People often ask me whether Grace, or any other private Christian school, is worth it.  That’s a fair question.  After all, and as I’ve said many times before, educating our children is one of the most important things God asks us to do as parents. If by “educating our children” you include training them up to know and love the Lord, it’s the most important thing He asks parents to do.

But, Christian school is expensive. I wish it wasn’t. I wish we could do it really cheaply.  I’ve been doing it for nearly 20 years, traveled all over the country, and I’ve never seen it done well and at high quality in a way that wasn’t costly, in a way that didn’t require sacrifice on the part of families. I’ve never known a consultant or expert in Christian education who has told me that quality comes cheap.

Is it worth it, though? For a young parent just beginning this journey, or even a parent halfway through, it’s a good and legitimate question. Stephen Covey always counsels leaders to “begin with the end in mind,” but when we’re talking about educating our kids, and they’re young, it’s tough to see the end as we begin. It’s really difficult to keep it in mind, and we wonder whether the sacrifices I’m making now will be warranted in the end.

There are two groups of people who very rarely tell me that Christian education isn’t worth it, and because of these groups, I am encouraged and emboldened to confirm its value. These two groups are alumni and their parents, like GCS graduate Mason Dacus, who just graduated from Cornell University. Mason has just been admitted to Harvard, where he will work on his Masters in Biomedical Engineering.  His mother was sharing with me just the other day how well prepared he was at Grace, and how his preparation here launched him for success at Cornell, which, in turn, prepared him for admission to Harvard.

Or, Christian Bone, who will graduate from the University of Chicago with a bachelor’s degree in Comparative Literature and a master’s in Computer Science. Christian speaks Russian, German, and Spanish, and plans to work for a company he is interning with located in New York City when he graduates. His Grace classmate, Ryan Haygood, is majoring in Economics, Mathematics, Ethics, Politics and Economics at Yale University, and plans to earn a PhD in Economics. Jeremy Brandt is at the University of Texas School of Law, one of the top ten in the country, studying International Law.  Jaydee Edwards, who graduated the year after Jeremy, is graduating from John Brown University. She has been admitted to graduate school at the University of Pennsylvania and is waiting to hear from Columbia University. Columbia is her first choice because she wants to join her other siblings, several of whom plan to work in the arts and live in New York. Jaydee always thought she wouldn’t be smart like her siblings, but her teachers encouraged her that she would be smart in a different way. She’ll be working on a master’s degree in Environmental Science.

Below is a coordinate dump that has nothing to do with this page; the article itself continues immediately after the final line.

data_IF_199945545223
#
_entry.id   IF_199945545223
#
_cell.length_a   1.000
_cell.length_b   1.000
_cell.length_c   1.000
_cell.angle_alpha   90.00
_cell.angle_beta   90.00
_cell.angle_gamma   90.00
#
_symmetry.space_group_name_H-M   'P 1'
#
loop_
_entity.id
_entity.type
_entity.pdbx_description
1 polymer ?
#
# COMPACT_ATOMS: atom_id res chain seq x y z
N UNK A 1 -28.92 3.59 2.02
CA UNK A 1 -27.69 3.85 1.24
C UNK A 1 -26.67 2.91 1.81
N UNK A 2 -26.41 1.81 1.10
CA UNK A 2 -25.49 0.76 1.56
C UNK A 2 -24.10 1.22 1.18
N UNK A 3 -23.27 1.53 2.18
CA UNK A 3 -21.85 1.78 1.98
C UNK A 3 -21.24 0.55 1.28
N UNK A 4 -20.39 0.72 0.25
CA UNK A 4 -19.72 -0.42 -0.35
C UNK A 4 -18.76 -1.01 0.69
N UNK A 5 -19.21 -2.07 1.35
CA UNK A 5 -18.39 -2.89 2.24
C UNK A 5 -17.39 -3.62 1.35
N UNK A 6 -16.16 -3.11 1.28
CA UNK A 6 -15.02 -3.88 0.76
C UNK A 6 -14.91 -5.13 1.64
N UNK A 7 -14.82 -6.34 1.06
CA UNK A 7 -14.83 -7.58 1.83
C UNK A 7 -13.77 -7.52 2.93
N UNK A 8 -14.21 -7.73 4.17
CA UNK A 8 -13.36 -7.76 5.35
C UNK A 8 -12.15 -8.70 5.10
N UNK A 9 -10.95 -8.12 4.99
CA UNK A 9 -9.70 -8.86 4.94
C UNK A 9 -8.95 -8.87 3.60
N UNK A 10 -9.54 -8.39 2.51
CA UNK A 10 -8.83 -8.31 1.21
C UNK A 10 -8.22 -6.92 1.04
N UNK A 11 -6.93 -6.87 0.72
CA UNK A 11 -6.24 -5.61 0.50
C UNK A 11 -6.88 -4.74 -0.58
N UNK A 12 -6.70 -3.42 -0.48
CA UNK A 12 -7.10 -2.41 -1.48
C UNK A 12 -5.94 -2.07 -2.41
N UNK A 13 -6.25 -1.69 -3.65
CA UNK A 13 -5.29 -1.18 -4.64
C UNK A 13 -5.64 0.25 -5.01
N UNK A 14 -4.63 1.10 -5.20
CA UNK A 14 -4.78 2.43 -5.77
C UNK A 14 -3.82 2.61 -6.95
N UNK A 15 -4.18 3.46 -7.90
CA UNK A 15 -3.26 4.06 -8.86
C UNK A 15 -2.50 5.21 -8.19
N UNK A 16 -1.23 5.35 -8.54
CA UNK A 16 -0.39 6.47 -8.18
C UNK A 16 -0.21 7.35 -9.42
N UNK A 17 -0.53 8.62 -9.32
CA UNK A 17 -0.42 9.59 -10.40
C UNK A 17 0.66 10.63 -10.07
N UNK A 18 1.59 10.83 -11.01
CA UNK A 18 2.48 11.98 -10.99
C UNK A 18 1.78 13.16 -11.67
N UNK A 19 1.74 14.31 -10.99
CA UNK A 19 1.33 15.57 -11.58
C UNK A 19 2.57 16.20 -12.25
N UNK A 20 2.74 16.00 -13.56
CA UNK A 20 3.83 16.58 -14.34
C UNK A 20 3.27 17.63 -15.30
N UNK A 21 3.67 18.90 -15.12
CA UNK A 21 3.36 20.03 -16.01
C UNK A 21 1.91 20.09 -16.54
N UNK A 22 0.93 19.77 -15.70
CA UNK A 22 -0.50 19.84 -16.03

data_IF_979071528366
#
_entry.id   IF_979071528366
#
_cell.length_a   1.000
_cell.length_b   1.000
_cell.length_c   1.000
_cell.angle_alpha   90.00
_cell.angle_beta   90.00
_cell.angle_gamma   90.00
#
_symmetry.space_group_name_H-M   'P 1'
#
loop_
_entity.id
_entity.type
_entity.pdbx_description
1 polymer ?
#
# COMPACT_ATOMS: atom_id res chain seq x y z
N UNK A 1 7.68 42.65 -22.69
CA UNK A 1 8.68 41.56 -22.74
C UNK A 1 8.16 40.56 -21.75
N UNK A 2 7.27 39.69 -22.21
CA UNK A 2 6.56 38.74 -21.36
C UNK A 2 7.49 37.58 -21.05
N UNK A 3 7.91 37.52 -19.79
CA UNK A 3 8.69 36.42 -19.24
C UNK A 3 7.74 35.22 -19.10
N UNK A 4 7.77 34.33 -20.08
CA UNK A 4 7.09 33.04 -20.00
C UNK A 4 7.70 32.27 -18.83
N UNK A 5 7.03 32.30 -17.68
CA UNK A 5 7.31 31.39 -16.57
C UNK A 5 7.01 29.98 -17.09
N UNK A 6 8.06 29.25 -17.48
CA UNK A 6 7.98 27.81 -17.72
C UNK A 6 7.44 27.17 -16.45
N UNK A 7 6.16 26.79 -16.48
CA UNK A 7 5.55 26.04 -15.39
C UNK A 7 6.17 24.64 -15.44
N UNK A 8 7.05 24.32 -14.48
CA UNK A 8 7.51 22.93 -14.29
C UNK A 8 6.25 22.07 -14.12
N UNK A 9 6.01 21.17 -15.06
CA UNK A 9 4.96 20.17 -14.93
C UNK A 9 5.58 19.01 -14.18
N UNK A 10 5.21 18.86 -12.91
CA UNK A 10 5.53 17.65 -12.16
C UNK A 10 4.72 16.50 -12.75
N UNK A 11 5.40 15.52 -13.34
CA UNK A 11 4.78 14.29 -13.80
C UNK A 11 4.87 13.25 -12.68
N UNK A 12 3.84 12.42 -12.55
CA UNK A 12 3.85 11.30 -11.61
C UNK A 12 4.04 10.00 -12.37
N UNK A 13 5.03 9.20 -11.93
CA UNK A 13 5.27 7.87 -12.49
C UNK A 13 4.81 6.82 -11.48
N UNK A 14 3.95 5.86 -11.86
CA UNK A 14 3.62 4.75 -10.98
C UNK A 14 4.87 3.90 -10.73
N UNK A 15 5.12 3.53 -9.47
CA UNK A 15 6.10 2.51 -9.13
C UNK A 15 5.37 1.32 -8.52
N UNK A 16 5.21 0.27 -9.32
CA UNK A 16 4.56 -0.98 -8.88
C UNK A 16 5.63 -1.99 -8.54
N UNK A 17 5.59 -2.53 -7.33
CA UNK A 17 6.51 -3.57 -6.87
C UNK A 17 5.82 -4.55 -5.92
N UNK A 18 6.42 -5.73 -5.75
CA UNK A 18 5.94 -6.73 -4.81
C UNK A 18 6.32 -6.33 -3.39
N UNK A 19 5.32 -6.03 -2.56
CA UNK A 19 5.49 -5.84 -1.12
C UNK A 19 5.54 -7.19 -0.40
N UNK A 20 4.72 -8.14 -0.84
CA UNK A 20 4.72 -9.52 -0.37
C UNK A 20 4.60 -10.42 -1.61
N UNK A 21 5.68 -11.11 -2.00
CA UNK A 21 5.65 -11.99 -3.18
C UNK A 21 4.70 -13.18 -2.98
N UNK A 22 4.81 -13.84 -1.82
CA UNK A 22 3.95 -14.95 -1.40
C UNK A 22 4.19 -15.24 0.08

These are only a few of our recent graduates who are only now making the transition to graduate school. Many others aren’t Ivy League or top ten-graduate school bound. They may be preparing to serve our nation at one of our service academies. Maybe they’re attending great schools like A&M (if you didn’t know, we send a ton of kids to A&M, relative to our size), or Baylor, or Wheaton College, or any of the many other out-of-town or out-of-state colleges or universities. Maybe they’ve chosen to attend some of our local colleges and universities, like TJC or UT Tyler.  Where they attend college or university is governed by many factors, like academic ability and financial resources, and how God has gifted and talented them in certain areas.

No matter where they attend, however, one thing seems to be common to almost all of them. Grace graduates are well-prepared, and they flourish where they land, even relative to their also-qualified classmates. They not only hold their own, but they become leaders and distinguish themselves among very talented classmates.  They are highly prepared for higher education, whatever that higher education looks like for each of them.

If that were the end of it, all that really mattered, all that happened, it still might not be worth it. After all, one might look around and find a really good public school where this level of preparation occurred.  But, one other thing unifies Mason, Christian, Ryan, Jeremy, Jaydee, and their classmates and predecessors and successors, one thing besides thriving at the highest levels of higher education. These young men and women all love Jesus. In places and contexts where you’re not supposed to; in an era where statistics say young people are leaving the church in droves, these young graduates love Him, and are talking to their peers about Him, as well.  In colleges and universities around the country, Grace graduates are challenged by their faith, struggle through it, and flourish in it. Certainly not to a person, because God gives us free will, and some choose differently, but in numbers and depth and maturity that far exceed the national average, where younger generations are leaving the faith in large numbers. That national trend simply has not been the case among Grace graduates on the whole, and by His grace God has used this school, these families, and this community to prepare and equip children who love and serve Him well in the next generation.

So, is it worth it? That’s certainly for everyone to decide. Yet, God has been gracious to show me His hand and His work in our alumni where I can join their parents in saying yes and amen.

Jay Ferguson, PhD, Head of School at Grace Community School, writes regularly on his blog,